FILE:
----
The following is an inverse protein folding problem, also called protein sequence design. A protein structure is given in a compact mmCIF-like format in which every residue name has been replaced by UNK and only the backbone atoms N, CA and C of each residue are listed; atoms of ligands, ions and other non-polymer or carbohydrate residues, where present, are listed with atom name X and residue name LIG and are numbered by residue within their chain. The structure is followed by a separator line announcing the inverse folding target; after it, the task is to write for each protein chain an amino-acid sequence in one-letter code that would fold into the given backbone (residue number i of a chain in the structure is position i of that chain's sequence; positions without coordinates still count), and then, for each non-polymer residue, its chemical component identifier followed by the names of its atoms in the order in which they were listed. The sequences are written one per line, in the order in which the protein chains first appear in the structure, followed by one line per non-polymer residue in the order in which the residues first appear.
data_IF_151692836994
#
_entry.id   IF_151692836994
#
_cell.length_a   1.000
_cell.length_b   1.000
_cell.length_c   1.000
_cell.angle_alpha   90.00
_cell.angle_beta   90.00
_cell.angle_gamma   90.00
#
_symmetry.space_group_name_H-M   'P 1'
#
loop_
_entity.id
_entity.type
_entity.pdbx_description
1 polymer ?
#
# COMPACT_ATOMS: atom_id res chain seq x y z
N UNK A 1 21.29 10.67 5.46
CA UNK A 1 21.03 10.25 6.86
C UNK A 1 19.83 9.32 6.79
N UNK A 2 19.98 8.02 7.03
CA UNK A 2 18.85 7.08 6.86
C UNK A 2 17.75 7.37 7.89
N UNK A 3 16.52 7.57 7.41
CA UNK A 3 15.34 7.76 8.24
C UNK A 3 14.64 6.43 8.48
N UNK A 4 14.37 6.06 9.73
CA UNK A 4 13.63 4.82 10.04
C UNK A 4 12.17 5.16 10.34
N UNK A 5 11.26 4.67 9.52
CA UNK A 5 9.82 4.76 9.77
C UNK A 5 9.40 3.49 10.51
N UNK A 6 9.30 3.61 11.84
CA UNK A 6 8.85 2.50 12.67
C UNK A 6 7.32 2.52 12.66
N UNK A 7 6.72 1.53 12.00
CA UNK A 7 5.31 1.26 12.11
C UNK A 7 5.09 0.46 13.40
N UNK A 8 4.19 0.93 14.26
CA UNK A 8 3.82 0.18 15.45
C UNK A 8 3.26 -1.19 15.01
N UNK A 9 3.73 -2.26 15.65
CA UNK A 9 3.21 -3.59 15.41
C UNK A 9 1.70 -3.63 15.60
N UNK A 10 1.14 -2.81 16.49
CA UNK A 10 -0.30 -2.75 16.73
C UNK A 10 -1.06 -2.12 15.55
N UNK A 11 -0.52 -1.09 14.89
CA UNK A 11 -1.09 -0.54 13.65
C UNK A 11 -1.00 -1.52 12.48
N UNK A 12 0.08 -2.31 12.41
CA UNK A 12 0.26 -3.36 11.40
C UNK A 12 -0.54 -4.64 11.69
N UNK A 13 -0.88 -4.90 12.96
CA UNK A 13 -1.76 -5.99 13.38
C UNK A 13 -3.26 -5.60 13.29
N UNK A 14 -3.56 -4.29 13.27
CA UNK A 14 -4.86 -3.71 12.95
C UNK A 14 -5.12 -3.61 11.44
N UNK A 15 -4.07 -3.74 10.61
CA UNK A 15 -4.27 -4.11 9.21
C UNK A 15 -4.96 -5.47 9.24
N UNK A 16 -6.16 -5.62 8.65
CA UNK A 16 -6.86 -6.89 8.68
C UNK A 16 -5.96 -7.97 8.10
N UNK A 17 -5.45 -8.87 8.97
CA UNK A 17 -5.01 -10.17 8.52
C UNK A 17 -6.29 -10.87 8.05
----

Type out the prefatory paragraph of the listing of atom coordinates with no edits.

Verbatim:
The following is an inverse protein folding problem, also called protein sequence design. A protein structure is given in a compact mmCIF-like format in which every residue name has been replaced by UNK and only the backbone atoms N, CA and C of each residue are listed; atoms of ligands, ions and other non-polymer or carbohydrate residues, where present, are listed with atom name X and residue name LIG and are numbered by residue within their chain. The structure is followed by a separator line announcing the inverse folding target; after it, the task is to write for each protein chain an amino-acid sequence in one-letter code that would fold into the given backbone (residue number i of a chain in the structure is position i of that chain's sequence; positions without coordinates still count), and then, for each non-polymer residue, its chemical component identifier followed by the names of its atoms in the order in which they were listed. The sequences are written one per line, in the order in which the protein chains first appear in the structure, followed by one line per non-polymer residue in the order in which the residues first appear.